5. Your Transit Gateway Attachment will transition to READY in the Confluent Cloud Console.

    You may need to check if Auto accept shared attachments is configured on your Transit Gateway on AWS.

If your transit gateway attachment fails, delete the attachment and create a new one.

Attachment failures can occur for the following reasons:

  • The attachment is not shared with the correct AWS principal for the Confluent Cloud network.

    Even if the auto-accept all attachment option is turned on, you still need to add the Confluent Cloud AWS Account ID to the AWS resource share you create in Add an AWS transit gateway in AWS.

  • The transit gateway was not added to the AWS resource share.

  • The AWS resource share ARN is not correct.

If you delete the transit gateway attachment, you must also delete the transit gateway route table entry for the Confluent Cloud network.

Add an AWS transit gateway attachment in AWS

To connect with the AWS transit gateway, add a transit gateway attachment in the AWS console as described in Create a transit gateway attachment to a VPC.

To connect with an on-premise networks, refer to Transit gateway attachments to a Direct Connect gateway.

Add the transit gateway route to the AWS route table

In the Amazon VPC console, add the Confluent Cloud CIDR to the route table with the target of your AWS transit gateway.

For details, see Update AWS route table.

Migrate from AWS VPC peering connections to AWS transit gateway attachments


Establish a maintenance window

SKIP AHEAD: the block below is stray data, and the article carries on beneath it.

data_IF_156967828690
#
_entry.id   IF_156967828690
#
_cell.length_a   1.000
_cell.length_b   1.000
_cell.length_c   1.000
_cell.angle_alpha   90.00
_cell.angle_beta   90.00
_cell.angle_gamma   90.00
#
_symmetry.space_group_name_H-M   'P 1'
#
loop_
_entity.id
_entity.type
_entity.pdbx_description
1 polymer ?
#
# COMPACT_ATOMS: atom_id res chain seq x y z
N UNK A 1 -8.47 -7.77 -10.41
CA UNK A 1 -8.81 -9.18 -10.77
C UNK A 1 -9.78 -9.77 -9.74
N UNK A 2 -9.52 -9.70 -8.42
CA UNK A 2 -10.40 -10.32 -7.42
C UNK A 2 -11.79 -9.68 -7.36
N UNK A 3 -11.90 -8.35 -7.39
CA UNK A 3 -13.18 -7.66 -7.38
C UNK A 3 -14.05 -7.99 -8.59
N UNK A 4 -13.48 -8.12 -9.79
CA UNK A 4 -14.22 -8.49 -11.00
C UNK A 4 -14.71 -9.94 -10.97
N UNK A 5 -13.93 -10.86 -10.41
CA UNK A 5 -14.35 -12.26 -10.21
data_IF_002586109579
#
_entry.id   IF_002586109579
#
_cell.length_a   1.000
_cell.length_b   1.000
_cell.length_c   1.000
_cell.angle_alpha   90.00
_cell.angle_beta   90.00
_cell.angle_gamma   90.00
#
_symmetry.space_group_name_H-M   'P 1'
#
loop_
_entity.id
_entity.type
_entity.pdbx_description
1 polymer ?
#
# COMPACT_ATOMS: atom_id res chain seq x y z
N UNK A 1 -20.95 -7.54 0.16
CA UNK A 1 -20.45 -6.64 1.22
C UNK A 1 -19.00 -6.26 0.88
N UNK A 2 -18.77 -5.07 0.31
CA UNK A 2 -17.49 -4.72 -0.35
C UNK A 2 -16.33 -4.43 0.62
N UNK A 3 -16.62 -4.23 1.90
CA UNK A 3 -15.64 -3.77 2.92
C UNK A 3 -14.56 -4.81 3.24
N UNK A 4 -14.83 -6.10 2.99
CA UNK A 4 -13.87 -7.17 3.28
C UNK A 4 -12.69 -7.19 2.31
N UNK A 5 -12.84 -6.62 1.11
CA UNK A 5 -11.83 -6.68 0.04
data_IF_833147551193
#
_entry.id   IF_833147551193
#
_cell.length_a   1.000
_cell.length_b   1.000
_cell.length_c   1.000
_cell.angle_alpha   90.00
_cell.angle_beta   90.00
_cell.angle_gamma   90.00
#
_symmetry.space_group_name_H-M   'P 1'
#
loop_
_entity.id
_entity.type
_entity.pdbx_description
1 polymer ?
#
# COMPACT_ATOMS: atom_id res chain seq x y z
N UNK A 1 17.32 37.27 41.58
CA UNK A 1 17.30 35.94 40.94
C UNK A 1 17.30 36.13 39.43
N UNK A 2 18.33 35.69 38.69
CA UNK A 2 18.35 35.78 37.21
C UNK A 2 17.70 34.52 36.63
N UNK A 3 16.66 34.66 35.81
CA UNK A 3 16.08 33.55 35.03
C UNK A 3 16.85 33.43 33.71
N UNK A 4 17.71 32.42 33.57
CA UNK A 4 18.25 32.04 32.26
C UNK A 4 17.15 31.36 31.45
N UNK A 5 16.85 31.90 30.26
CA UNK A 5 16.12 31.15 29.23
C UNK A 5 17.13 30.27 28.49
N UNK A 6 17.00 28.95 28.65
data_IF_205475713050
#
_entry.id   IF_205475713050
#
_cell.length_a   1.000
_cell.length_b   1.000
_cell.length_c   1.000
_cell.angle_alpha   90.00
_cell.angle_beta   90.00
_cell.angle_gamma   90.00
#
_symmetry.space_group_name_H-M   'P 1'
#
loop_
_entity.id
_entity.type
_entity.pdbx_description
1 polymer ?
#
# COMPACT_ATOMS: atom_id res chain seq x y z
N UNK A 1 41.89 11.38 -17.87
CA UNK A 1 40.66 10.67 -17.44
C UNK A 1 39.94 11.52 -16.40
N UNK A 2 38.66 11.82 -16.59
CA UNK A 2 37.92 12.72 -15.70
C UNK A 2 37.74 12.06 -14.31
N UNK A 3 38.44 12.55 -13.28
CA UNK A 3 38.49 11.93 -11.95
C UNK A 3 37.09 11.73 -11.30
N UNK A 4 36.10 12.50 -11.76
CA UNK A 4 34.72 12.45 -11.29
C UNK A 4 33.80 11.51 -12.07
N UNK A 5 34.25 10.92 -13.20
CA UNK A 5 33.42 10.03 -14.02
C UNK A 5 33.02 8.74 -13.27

Maintaining concurrent transit gateway attachments and VPC peering connections might result in a degraded experience due to asymmetric routing with MTU mismatches between the two connectivity types. Confluent recommends establishing a planned “maintenance window” during which both connection types exist to avoid packet losses for your critical workloads. While concurrent connections exist, traffic will be charged at AWS transit gateway rates.

Because of the potential for degraded experience, migrations between VPC peering connections and transit gateway attachments on the same network require filing a Confluent Support ticket.

To migrate from a Confluent Cloud network that uses AWS VPC Peering to a network using an AWS Transit Gateway hub, perform the following steps:

  1. Sign in to the Confluent Support Portal at, click SUBMIT A REQUEST, and then click AWS Transit Gateway Provisioning.

    • Request to migrate your Confluent Cloud VPC Peering network (with existing VPC peering connections) to an AWS Transit Gateway network.
    • Include your Confluent Cloud network name and network ID (available from the Confluent Cloud Console).
  2. After Confluent Support temporarily enables concurrent connection types (for both VPC peering connections and transit gateway attachments), you will be informed that you can proceed with your migration, and you can continue to the next step.